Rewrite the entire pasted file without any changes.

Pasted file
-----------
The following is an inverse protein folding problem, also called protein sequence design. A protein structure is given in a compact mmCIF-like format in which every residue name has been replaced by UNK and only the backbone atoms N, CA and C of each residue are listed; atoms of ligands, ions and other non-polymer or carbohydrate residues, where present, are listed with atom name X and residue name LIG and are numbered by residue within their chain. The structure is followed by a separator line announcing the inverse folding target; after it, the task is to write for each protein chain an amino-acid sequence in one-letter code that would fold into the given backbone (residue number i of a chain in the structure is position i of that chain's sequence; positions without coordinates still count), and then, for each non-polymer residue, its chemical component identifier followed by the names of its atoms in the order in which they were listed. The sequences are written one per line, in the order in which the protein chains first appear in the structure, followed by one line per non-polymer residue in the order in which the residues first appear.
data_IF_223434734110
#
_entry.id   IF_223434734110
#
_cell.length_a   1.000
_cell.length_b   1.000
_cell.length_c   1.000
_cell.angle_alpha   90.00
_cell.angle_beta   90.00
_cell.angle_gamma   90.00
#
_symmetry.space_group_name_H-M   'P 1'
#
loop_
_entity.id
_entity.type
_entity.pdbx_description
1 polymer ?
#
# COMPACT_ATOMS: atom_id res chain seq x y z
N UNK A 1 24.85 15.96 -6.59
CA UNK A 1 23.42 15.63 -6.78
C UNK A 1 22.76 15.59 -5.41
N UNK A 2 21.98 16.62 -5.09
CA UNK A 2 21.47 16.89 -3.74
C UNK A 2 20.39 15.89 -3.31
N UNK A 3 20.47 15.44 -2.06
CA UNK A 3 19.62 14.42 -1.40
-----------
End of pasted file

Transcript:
The following is an inverse protein folding problem, also called protein sequence design. A protein structure is given in a compact mmCIF-like format in which every residue name has been replaced by UNK and only the backbone atoms N, CA and C of each residue are listed; atoms of ligands, ions and other non-polymer or carbohydrate residues, where present, are listed with atom name X and residue name LIG and are numbered by residue within their chain. The structure is followed by a separator line announcing the inverse folding target; after it, the task is to write for each protein chain an amino-acid sequence in one-letter code that would fold into the given backbone (residue number i of a chain in the structure is position i of that chain's sequence; positions without coordinates still count), and then, for each non-polymer residue, its chemical component identifier followed by the names of its atoms in the order in which they were listed. The sequences are written one per line, in the order in which the protein chains first appear in the structure, followed by one line per non-polymer residue in the order in which the residues first appear.
data_IF_223434734110
#
_entry.id   IF_223434734110
#
_cell.length_a   1.000
_cell.length_b   1.000
_cell.length_c   1.000
_cell.angle_alpha   90.00
_cell.angle_beta   90.00
_cell.angle_gamma   90.00
#
_symmetry.space_group_name_H-M   'P 1'
#
loop_
_entity.id
_entity.type
_entity.pdbx_description
1 polymer ?
#
# COMPACT_ATOMS: atom_id res chain seq x y z
N UNK A 1 24.85 15.96 -6.59
CA UNK A 1 23.42 15.63 -6.78
C UNK A 1 22.76 15.59 -5.41
N UNK A 2 21.98 16.62 -5.09
CA UNK A 2 21.47 16.89 -3.74
C UNK A 2 20.39 15.89 -3.31
N UNK A 3 20.47 15.44 -2.06
CA UNK A 3 19.62 14.42 -1.40